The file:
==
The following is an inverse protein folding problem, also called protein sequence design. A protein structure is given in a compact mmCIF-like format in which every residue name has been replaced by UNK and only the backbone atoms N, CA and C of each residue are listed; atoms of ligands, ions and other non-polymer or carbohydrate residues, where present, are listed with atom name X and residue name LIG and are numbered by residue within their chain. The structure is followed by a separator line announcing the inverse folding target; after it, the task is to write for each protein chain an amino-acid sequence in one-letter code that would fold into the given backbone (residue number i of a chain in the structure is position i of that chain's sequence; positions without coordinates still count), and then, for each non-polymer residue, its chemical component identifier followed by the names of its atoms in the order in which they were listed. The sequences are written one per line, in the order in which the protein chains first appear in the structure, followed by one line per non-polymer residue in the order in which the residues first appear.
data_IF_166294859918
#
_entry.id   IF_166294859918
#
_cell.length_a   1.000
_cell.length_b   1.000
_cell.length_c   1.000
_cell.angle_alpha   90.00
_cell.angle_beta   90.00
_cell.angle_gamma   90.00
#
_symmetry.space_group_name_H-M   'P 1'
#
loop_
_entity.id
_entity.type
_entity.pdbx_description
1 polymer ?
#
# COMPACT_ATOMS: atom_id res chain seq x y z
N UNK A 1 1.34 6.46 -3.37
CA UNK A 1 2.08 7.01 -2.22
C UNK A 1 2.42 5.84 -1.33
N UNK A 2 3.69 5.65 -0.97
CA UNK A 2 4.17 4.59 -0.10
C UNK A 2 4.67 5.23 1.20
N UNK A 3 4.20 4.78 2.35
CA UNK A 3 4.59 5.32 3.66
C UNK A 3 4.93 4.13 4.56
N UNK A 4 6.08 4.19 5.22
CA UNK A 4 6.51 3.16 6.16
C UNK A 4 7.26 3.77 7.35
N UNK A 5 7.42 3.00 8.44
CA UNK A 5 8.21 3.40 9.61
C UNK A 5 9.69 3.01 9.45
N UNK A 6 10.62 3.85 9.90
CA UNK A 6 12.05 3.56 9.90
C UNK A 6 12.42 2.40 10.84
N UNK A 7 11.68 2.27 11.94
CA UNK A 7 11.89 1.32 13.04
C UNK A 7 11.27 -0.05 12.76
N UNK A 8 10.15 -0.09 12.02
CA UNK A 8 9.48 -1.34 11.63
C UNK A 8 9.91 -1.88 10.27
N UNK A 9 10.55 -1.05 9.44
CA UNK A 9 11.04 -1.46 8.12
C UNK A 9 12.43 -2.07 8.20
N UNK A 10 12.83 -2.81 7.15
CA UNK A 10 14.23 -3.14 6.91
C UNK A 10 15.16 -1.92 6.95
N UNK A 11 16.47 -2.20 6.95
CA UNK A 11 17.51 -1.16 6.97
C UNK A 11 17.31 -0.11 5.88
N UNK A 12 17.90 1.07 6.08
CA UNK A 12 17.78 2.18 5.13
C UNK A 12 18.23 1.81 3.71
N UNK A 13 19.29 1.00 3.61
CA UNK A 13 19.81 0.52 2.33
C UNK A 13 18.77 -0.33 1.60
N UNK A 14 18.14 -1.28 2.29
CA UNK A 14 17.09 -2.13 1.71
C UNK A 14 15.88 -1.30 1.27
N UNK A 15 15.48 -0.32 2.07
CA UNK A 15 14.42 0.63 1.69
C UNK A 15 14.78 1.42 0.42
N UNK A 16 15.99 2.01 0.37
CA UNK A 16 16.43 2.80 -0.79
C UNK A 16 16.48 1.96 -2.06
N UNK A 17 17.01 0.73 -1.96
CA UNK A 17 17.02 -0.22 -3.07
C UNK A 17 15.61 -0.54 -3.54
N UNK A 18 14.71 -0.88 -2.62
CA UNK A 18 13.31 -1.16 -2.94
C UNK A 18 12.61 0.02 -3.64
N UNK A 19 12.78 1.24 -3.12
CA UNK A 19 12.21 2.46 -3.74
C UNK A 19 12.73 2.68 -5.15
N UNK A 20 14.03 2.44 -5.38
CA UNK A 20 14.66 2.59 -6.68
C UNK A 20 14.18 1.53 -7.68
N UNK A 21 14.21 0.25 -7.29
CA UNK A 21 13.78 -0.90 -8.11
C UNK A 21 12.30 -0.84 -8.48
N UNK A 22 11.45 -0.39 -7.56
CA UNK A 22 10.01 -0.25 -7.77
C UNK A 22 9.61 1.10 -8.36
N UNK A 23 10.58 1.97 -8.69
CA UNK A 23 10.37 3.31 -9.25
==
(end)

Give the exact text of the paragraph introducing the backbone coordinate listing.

The following is an inverse protein folding problem, also called protein sequence design. A protein structure is given in a compact mmCIF-like format in which every residue name has been replaced by UNK and only the backbone atoms N, CA and C of each residue are listed; atoms of ligands, ions and other non-polymer or carbohydrate residues, where present, are listed with atom name X and residue name LIG and are numbered by residue within their chain. The structure is followed by a separator line announcing the inverse folding target; after it, the task is to write for each protein chain an amino-acid sequence in one-letter code that would fold into the given backbone (residue number i of a chain in the structure is position i of that chain's sequence; positions without coordinates still count), and then, for each non-polymer residue, its chemical component identifier followed by the names of its atoms in the order in which they were listed. The sequences are written one per line, in the order in which the protein chains first appear in the structure, followed by one line per non-polymer residue in the order in which the residues first appear.